TIP #2: Change the Channel (pratipaksha bhavana)
If you’re like most of us, your mind can spin all kinds of stories: tales about the past and future, yarns about what could be and should be, and fanciful fairy-tales of “what-if” scenarios disturbing enough to give Stephen King the heebie-jeebies.
You’re just sitting comfortably on the sofa watching the game with Uncle George, but your mind has dragged you hip deep into the argument over the fruitcake recipe you had with your mother yesterday morning.
The truth is that our mind with its never-ending parade of thoughts can take us for a real, and disturbing, ride—even when we’re just sitting calmly enjoying our lunch or out for a walk. Despite our benign or even enjoyable circumstances, our minds can drag us into an impressive range of unsettling thoughts.
How your brother criticized you’re your choice of ham instead of turkey last year.
The seventeen ways your mother-in-law is clueless when it comes to foreign policy.
How Uncle George should have taken Aunt Betty’s concerns into consideration before he dropped sixty-five grand on that Corvette.
It’s important to remember, these so-called problems are just thoughts. Thoughts that when we take them to heart, cause us all manner of emotional disturbance and stress.
Yoga offers a solution. In yoga speak, it’s called pratipaksha bhavana. Literally translated as “thinking of the other side” this ancient technique invites us to choose for thoughts that are uplifting and nourishing instead of simply choosing for what happens to be showing up at the moment. This is what I mean by “change the channel”
When thoughts of your brother’s criticism fill your head, change the channel to the time he surprised you with the spa day when you turned 40.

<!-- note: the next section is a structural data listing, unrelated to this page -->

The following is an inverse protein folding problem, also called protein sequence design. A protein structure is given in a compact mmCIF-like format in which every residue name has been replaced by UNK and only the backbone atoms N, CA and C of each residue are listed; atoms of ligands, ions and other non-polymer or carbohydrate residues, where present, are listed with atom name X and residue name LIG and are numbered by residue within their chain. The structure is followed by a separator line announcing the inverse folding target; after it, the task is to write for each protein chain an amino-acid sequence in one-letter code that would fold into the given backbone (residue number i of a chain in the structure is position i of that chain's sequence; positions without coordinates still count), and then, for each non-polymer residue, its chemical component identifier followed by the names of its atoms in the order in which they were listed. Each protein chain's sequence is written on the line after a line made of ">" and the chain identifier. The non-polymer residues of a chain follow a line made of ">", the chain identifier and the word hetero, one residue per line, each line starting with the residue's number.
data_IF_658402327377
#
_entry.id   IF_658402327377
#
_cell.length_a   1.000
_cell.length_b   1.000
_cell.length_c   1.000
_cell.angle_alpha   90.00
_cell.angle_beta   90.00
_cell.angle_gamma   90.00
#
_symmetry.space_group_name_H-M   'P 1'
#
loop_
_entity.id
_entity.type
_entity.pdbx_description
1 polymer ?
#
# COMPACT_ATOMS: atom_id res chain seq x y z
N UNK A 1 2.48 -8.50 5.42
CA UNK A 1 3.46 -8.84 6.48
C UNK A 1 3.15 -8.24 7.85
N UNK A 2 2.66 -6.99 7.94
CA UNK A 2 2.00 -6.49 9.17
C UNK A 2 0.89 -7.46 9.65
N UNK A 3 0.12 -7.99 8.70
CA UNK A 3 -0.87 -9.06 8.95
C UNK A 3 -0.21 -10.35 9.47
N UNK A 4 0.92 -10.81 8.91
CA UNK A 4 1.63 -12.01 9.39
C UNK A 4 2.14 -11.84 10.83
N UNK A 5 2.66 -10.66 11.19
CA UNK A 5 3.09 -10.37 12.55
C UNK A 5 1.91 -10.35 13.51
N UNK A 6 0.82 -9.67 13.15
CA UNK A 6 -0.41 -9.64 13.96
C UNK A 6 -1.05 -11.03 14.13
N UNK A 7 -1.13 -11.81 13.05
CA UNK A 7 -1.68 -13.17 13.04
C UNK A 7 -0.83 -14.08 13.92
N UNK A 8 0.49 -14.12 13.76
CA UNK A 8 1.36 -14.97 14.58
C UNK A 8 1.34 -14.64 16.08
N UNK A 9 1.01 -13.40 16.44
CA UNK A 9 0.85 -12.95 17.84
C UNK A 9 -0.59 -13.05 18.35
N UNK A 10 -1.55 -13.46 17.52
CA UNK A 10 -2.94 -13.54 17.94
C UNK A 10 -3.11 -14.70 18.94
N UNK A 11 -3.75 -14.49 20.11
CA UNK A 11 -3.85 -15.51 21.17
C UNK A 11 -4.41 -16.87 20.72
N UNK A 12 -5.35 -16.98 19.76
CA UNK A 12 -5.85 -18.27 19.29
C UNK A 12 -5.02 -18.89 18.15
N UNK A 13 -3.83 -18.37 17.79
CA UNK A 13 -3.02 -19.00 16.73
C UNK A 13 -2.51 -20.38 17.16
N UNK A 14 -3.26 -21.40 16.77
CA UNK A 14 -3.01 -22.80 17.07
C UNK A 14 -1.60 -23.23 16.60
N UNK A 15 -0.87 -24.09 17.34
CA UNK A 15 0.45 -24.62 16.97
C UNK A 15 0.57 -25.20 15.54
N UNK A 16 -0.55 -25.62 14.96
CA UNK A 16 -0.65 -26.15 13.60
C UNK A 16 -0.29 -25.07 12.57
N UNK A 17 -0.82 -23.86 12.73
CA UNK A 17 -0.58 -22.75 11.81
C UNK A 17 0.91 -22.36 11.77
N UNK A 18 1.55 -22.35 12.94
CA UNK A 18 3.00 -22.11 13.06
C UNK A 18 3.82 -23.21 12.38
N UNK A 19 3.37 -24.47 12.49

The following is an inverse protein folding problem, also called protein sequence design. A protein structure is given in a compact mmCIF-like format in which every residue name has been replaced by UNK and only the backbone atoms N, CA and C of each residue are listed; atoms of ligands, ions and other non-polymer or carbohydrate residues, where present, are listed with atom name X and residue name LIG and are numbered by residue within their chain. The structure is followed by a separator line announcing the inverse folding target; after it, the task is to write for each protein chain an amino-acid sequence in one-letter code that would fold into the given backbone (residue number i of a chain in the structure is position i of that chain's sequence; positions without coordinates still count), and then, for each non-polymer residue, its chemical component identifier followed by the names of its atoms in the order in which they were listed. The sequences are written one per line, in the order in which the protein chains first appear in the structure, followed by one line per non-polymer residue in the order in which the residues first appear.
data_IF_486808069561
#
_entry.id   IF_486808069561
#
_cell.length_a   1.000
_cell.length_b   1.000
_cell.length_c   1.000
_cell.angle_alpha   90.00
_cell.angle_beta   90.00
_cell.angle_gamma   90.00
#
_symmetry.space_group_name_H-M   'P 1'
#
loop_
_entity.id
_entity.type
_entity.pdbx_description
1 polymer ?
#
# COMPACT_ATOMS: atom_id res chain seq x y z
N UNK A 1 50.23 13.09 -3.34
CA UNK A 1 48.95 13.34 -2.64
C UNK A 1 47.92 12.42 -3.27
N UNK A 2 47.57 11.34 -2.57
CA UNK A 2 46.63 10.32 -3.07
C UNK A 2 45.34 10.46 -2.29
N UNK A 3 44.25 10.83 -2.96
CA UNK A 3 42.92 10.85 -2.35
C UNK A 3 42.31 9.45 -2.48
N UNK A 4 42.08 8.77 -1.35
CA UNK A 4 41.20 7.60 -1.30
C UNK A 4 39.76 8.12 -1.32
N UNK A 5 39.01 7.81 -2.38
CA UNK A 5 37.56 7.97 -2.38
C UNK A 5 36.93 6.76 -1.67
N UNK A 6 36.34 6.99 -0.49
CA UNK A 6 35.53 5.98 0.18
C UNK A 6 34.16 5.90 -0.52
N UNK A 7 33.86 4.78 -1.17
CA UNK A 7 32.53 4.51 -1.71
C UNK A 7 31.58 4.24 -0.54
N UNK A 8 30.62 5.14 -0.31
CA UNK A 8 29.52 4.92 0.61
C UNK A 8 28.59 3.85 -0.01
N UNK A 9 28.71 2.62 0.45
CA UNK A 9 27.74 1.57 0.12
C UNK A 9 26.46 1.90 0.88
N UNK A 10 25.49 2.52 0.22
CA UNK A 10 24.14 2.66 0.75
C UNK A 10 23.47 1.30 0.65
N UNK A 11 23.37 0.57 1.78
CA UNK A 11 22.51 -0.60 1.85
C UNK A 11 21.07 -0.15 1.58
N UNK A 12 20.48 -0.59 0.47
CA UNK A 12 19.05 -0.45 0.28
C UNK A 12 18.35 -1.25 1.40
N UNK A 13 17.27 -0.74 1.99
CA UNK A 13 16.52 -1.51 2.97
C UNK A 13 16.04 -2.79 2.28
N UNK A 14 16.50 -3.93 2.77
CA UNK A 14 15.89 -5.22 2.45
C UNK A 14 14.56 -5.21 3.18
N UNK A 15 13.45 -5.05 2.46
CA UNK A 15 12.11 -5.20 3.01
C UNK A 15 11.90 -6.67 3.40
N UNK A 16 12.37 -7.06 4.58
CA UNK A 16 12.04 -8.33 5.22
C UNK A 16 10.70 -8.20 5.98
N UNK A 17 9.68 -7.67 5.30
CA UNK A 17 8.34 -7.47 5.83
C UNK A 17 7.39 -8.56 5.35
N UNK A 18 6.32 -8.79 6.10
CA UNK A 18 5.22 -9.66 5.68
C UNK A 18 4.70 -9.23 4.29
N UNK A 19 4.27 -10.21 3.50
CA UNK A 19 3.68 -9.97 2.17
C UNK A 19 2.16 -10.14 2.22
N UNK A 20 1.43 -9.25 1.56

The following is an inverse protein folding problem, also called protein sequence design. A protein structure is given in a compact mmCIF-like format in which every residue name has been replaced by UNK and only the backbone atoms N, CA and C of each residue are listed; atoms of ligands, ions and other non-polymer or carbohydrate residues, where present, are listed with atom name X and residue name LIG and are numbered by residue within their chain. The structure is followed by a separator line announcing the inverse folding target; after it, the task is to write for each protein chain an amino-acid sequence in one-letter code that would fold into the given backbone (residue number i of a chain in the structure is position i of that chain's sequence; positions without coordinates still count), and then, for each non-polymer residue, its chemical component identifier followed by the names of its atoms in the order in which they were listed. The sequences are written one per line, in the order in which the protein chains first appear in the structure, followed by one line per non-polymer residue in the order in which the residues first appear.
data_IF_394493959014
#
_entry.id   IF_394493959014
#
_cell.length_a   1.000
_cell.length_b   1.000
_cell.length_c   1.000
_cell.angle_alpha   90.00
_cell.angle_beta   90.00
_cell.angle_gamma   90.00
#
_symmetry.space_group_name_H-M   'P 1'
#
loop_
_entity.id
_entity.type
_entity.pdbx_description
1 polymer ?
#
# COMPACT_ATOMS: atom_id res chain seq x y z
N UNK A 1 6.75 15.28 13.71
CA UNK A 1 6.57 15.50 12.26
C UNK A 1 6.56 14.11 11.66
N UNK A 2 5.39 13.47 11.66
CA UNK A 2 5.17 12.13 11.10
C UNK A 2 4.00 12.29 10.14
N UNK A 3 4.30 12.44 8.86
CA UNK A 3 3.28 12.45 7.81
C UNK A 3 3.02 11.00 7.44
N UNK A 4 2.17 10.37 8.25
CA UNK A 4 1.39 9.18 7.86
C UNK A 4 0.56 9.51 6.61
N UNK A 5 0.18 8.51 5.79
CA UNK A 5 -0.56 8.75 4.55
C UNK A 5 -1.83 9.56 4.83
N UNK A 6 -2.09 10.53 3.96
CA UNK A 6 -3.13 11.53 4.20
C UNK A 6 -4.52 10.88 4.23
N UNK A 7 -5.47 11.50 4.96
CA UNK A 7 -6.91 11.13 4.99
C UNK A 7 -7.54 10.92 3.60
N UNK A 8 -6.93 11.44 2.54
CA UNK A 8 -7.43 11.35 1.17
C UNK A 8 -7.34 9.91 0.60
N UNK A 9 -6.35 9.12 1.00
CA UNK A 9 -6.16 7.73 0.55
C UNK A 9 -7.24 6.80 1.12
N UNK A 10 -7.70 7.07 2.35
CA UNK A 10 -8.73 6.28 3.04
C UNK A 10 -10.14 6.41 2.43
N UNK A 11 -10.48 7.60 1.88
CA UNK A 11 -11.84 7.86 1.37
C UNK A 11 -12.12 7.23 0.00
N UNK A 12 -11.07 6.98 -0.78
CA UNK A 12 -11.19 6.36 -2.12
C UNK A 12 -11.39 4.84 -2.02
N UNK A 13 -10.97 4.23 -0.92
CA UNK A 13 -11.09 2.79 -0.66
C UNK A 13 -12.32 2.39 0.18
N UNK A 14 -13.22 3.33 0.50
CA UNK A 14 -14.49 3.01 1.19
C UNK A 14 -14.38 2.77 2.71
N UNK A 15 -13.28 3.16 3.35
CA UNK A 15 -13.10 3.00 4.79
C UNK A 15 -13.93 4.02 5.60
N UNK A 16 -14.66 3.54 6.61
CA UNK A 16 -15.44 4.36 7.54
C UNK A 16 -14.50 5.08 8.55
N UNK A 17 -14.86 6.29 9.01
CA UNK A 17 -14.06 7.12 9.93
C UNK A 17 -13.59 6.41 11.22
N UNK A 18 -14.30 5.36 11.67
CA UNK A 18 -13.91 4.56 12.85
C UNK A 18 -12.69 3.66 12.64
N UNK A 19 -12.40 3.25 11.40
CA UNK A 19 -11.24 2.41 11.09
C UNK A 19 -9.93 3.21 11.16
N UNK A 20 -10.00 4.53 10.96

When your mind wanders to disagreements with your mother-in-law, change the channel to how fantastic she is with your kids.
When Uncle George’s inconsiderate side gets your ire, change the channel to the 42 years of love he and Aunt Betty have enjoyed.
What the yogis knew—and what many of us have forgotten—is that we do have influence over what is showing on the screens of our minds. So when you’re feeling put upon by unhelpful thoughts or negative thinking, don’t just sit there, instead, calmly change the channel and leave the drama behind.
TIP #3: Reset (svadhyaya)
It’s no secret that the best time to fight obesity is before you’re obese. Eat right, exercise regularly, all the while monitoring your health and weight; if you notice yourself sliding down the slippery slope toward corpulence, adjust course.
And so it goes with stress.
Too often we allow ourselves to become text-book stress cases before we even think about doing anything about it. We forget that, like with obesity, the best time to fight your holiday stress is before you’re balled up in a corner somewhere with a scotch and a fist full of fudge brownies.